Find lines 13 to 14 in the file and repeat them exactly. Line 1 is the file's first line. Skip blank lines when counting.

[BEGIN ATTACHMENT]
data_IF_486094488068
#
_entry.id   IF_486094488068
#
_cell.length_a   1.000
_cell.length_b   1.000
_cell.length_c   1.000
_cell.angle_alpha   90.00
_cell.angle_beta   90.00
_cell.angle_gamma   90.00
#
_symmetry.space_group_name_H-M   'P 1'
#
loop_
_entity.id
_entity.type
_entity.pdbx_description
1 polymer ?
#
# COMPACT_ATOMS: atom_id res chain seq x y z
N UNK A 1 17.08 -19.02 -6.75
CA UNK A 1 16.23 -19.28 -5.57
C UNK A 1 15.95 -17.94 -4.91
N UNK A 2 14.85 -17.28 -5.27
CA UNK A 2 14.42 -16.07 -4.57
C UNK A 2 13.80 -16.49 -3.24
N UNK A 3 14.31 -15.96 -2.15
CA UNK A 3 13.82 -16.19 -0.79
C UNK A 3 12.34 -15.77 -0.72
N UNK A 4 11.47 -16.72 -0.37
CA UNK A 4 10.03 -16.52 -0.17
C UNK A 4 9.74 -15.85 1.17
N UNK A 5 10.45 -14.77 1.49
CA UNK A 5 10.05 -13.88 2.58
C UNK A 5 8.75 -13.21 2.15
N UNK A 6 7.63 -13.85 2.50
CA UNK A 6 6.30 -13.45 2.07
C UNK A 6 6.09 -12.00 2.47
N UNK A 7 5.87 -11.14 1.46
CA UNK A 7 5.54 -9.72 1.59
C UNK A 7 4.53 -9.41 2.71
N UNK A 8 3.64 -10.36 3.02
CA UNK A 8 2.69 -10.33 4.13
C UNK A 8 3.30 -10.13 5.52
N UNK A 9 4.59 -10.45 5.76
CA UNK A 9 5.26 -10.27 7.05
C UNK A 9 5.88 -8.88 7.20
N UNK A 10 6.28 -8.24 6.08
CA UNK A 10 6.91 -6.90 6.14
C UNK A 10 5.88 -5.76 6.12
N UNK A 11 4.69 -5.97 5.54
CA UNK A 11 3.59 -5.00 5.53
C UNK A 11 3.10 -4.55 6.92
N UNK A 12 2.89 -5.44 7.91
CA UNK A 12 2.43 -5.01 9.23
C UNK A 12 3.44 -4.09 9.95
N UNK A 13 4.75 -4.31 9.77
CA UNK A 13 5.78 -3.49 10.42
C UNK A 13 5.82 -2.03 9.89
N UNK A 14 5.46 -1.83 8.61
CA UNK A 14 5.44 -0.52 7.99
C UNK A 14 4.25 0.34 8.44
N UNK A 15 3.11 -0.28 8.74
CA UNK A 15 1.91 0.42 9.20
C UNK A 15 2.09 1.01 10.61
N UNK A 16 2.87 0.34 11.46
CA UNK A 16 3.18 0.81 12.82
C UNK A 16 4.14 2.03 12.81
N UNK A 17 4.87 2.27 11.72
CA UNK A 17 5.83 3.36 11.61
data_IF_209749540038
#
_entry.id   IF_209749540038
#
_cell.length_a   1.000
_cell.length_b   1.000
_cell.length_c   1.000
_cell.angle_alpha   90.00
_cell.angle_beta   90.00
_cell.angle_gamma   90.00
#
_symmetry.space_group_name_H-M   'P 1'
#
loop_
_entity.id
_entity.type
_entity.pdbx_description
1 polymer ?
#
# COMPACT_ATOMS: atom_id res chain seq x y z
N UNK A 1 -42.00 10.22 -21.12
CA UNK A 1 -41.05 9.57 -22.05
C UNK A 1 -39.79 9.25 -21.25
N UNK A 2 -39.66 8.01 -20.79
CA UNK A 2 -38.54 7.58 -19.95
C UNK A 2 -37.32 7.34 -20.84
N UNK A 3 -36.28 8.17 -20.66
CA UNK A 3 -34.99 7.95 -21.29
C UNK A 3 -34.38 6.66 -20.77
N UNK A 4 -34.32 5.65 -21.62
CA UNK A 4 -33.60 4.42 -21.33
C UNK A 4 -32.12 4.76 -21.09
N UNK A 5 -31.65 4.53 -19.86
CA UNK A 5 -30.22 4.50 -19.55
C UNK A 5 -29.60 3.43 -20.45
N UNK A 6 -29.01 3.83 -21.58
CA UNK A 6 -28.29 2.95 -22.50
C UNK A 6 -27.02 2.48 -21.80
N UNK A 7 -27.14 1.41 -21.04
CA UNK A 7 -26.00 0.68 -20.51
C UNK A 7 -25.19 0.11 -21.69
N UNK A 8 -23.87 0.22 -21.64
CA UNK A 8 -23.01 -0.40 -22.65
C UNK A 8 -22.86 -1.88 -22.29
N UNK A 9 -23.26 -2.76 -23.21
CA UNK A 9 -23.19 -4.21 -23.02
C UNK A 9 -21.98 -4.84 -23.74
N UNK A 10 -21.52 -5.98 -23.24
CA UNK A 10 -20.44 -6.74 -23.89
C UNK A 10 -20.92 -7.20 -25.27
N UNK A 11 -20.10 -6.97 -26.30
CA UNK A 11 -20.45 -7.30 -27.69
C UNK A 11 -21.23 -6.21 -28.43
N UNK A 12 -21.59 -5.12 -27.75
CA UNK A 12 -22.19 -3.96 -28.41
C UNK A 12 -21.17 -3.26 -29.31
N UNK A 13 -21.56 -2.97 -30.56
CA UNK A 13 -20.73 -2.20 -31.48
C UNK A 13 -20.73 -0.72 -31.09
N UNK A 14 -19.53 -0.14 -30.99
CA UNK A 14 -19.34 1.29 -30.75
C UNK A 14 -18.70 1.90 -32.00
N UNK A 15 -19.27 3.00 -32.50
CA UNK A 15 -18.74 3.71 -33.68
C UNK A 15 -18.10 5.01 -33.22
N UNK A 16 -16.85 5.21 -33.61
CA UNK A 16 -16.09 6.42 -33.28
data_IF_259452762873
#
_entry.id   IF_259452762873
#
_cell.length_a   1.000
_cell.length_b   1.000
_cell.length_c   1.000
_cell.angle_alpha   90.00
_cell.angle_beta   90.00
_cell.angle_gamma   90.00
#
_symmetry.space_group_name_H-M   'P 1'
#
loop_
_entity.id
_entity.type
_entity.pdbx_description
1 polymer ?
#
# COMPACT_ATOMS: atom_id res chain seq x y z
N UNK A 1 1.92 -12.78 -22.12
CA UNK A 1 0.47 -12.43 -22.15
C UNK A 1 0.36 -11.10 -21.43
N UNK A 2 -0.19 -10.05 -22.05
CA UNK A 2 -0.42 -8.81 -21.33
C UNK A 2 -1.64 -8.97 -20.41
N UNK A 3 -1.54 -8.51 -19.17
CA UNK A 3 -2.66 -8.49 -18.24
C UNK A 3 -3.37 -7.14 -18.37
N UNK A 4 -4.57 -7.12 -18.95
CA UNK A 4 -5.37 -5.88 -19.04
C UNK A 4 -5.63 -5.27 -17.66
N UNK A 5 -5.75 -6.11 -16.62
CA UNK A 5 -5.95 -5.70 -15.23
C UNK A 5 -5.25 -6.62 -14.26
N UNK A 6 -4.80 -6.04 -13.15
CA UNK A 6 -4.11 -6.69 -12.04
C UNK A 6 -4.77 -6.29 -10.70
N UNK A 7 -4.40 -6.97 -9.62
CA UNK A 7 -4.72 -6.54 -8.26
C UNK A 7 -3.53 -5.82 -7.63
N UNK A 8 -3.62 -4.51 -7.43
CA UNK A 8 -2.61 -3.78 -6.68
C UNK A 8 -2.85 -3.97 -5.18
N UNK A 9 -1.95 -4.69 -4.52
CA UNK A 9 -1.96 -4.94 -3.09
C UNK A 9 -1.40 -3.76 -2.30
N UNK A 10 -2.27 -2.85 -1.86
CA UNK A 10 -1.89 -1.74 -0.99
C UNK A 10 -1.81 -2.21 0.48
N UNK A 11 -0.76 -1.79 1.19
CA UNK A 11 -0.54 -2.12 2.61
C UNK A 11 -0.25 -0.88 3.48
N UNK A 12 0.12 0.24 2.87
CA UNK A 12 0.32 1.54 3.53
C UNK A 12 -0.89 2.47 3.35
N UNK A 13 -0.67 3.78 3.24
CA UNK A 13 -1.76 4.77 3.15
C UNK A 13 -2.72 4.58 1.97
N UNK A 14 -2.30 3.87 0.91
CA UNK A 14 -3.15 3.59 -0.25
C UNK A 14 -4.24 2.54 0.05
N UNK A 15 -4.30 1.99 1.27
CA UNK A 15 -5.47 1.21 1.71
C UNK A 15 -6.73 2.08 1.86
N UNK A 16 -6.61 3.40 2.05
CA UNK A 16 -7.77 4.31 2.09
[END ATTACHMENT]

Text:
#
loop_